The most sought-after benefit, or return on investment, in supply chain integration is the cost savings that result from reductions in inventory. Inventories can be reduced by increasing the speed at which materials move through the supply chain and by reducing safety stocks. For example, if the costs of maintaining inventory are approximately 1 percent per month and if an integrated supply chain can reduce inventory levels by 30 percent, the savings, shared among the participants, can be substantial.

Another common benefit of supply chain integration is a reduction in transaction costs. If information sharing can reduce the number of transactions and if electronic systems can reduce the cost of each transaction from the $150 cost of a traditional transaction, each participant can realize substantial savings (LaLonde, 1997).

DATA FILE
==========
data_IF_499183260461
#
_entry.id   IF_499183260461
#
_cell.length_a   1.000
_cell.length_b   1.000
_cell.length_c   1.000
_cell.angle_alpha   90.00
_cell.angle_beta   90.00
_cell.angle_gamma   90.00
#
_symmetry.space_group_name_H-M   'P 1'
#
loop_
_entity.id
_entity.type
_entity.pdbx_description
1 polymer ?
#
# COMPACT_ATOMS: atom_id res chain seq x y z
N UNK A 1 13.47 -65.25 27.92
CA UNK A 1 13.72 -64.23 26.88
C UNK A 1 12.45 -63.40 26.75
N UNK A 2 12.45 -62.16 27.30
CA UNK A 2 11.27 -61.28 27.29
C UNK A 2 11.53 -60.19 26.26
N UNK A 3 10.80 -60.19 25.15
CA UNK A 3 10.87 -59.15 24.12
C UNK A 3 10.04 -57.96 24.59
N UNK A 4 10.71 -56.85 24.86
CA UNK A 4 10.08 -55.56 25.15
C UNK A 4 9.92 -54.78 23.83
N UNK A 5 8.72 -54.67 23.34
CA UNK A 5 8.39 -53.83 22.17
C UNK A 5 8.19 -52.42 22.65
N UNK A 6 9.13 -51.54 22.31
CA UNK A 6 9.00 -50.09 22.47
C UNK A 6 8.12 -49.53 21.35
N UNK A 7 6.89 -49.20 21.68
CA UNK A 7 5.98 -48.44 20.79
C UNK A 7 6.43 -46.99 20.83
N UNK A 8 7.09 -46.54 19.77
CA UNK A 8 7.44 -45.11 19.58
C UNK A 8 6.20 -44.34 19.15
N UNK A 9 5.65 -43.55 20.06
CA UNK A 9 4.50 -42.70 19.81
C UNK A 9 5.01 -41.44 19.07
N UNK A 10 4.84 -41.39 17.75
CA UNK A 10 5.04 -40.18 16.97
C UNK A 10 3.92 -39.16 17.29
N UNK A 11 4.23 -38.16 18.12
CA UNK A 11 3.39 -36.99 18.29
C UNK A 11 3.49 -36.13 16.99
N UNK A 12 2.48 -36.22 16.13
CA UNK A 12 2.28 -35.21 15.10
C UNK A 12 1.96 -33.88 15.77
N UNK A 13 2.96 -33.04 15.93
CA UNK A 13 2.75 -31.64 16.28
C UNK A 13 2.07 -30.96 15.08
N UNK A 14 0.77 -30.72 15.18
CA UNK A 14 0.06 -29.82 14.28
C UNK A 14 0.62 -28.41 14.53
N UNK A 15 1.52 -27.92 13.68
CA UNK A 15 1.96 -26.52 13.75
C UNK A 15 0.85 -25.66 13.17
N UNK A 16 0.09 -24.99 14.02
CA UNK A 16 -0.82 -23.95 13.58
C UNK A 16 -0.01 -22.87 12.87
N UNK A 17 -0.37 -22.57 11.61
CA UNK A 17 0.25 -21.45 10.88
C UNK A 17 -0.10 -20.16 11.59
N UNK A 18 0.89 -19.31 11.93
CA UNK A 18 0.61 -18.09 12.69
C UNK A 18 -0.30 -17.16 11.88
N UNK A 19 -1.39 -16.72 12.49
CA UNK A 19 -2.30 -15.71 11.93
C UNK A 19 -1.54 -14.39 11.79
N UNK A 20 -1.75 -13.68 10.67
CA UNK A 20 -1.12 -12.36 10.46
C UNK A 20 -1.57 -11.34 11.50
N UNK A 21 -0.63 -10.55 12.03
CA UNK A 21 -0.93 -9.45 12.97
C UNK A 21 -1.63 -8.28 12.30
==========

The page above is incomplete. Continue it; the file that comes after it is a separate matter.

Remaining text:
Reductions in supplier redundancy can reduce product costs by increasing production levels at remaining suppliers and reducing the costs of managing the supply chain. Although this can also increase investment and management burdens on suppliers, the delegation of responsibility and authority to entities closer to the action can result in improved decision making, as long as good communications are maintained throughout the chain.

Other potential benefits of supply chain integration are listed below:

  • reduced friction, fewer barriers, and less waste of resources on procedures that do not add value

  • increased functional and procedural synergy between participants

  • faster response to changing market demands

  • lower cost manufacturing operations

  • lower capital investment in excess manufacturing capacity

  • shorter product realization cycles and lower product development costs

  • increased competitiveness and profitability

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